drugs & subway rides

Today on the train to work I watched a couple

completely strung out, endure a train ride home,

presumably. they sat, backpacks in tow, weathered shirt sleeves spilling out

of rain-spotted plastic ponchos

with their eyes so squinted and hands

reaching out for each other in their own darkness,

as if babies outside the womb

for the first time,

hands desperate, extending out to wrap fingers

around anything, simply as reflex; the man

calling out his lover’s name over and over as she sank

to the subway floor each time her eyes closed, something

magnetic calling her to a blackout, to crumpling.

I flinched, remembering all the days I’d come home from school,

find my brother looking not unlike this couple splayed out before me,

but I could not look away.

I watched people look on in concern, or to laugh, or

shake their heads at what they did not understand,

at what they were thankful they, themselves, were not,

averting their children’s faces from something they did not want to explain,

thinking love is protection,

and he just kept calling her name, calling her


to wake up, to sit back, to stay with him there a little while longer,

calling for her in his own, self-inflicted blindness.

and isn’t this love, too?

isn’t this love, too?

they are almost home or they are far from home or maybe they are not going anywhere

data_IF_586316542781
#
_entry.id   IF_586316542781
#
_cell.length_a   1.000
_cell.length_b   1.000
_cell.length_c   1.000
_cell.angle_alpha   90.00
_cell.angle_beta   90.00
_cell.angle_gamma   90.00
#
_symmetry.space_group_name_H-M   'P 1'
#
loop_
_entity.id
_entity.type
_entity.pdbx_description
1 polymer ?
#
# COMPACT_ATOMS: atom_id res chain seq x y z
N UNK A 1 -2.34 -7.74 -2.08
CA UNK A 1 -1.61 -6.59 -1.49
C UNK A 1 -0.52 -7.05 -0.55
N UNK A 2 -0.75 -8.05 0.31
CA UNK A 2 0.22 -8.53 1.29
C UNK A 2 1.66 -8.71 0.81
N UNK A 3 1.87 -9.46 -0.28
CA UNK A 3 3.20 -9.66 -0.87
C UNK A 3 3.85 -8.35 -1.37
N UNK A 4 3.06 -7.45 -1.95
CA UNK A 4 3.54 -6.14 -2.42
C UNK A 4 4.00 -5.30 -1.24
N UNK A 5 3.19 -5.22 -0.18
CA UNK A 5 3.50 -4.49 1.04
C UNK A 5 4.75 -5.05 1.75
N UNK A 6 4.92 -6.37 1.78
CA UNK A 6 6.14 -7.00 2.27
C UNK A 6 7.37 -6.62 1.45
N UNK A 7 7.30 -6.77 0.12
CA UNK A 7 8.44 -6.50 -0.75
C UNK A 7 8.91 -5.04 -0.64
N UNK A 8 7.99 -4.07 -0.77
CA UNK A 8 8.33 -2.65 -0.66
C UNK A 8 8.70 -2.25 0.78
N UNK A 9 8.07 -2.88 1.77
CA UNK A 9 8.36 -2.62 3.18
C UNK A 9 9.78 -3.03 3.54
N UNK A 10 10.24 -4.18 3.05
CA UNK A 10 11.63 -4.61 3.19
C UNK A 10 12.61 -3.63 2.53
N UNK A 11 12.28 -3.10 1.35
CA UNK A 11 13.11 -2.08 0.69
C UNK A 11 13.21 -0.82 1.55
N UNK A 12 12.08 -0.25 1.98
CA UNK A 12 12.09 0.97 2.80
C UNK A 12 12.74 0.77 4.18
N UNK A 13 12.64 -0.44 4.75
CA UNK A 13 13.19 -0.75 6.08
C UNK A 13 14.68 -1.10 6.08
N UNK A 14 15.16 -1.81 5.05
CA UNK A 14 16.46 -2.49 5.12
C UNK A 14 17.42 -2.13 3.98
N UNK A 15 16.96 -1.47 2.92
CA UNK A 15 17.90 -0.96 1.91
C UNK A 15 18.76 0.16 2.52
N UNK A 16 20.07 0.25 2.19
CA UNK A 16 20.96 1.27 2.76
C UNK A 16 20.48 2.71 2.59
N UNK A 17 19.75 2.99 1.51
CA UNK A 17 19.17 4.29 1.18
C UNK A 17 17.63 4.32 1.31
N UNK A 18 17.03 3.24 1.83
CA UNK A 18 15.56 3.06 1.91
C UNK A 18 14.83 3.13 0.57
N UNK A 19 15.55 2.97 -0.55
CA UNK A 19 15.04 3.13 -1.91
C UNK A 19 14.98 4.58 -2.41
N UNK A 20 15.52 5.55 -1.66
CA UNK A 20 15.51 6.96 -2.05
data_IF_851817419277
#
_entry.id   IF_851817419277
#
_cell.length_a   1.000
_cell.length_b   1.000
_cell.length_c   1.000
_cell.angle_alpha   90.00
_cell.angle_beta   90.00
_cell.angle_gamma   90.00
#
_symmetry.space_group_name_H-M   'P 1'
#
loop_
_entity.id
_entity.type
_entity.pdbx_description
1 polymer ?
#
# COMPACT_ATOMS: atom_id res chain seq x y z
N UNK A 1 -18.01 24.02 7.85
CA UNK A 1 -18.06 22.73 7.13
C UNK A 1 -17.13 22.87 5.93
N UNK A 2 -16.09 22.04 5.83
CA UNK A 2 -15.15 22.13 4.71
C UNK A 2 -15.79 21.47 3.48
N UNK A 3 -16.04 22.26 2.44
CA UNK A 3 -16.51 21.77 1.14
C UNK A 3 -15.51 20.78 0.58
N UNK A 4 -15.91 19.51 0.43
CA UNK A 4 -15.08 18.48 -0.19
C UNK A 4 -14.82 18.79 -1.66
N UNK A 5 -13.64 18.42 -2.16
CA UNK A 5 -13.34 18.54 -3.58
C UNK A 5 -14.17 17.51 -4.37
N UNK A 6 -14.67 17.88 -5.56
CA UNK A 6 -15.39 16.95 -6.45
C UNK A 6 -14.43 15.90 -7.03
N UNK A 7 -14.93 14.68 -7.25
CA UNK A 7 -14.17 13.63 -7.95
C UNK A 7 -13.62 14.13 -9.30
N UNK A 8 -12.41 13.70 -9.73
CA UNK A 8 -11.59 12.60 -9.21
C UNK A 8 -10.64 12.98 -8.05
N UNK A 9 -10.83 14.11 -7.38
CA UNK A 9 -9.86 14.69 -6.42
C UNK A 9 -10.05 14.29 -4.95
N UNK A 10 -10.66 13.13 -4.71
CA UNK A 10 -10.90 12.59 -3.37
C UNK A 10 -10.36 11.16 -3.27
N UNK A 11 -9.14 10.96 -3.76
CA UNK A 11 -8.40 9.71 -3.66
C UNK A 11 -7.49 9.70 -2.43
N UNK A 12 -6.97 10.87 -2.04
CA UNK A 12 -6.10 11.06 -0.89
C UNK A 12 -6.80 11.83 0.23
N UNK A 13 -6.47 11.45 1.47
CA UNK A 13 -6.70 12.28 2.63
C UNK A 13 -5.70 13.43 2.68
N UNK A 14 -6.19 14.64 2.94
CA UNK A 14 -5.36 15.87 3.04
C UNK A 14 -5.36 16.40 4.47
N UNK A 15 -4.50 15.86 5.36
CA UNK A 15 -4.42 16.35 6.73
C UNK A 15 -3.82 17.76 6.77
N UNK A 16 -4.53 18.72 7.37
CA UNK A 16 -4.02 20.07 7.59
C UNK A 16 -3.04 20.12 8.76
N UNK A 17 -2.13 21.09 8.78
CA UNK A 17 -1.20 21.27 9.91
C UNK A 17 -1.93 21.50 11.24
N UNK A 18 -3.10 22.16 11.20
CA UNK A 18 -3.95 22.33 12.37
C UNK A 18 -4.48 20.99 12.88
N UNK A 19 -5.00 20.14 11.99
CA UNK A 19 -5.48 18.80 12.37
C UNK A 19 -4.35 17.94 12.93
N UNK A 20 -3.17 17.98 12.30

in particular, at all.

the man rocked in and out of consciousness, too, but

left his arm across her torso like a safety bar on a carnival ride,

catching her nose dives even though he had also faded.

I imagine someone has been calling her name like that for a long time now,

to wake up. and I understand the desperation of it all, of screaming for someone who can’t hear you.

I have not spoken to my brother in almost two years

but I have dreams about him dying sometimes,

in similar situations as this. on subway cars, in street alleys, in contorted,

totaled vehicles.

I gave up on the idea of him a long time ago, but my mother still

drives by his last known address every once in a while

just to see if his car is still there, some sign he’s okay,


isn’t this love, too?

she’s finally stopped calling him, used to shout his name like me, like that,

over and over

to wake up.

I shake my head when his name comes up, like those parents do now,

in shame for the peace I could not give my mama,

for all the ways I could not be both her son and her daughter,

to make up for what she had lost.

she thinks I hold on to too much hate, but I call it keeping my eyes open.

I don’t say his name anymore, only wake up and clutch my knees

to my chest in the after sweat of night terrors.

and isn’t this love, too? wanting to brace my arm across his

chest like this dude in front of me,

if only when I am not awake enough to remember all the things he has done,

to be the good girl,

to think myself the only child.

I think about what black dress I would wear, to be prepared,

agonize over the idea of my parents’ heartbreak,

how I would take care of them, myself.

how I would take care of myself.

and isn’t this love,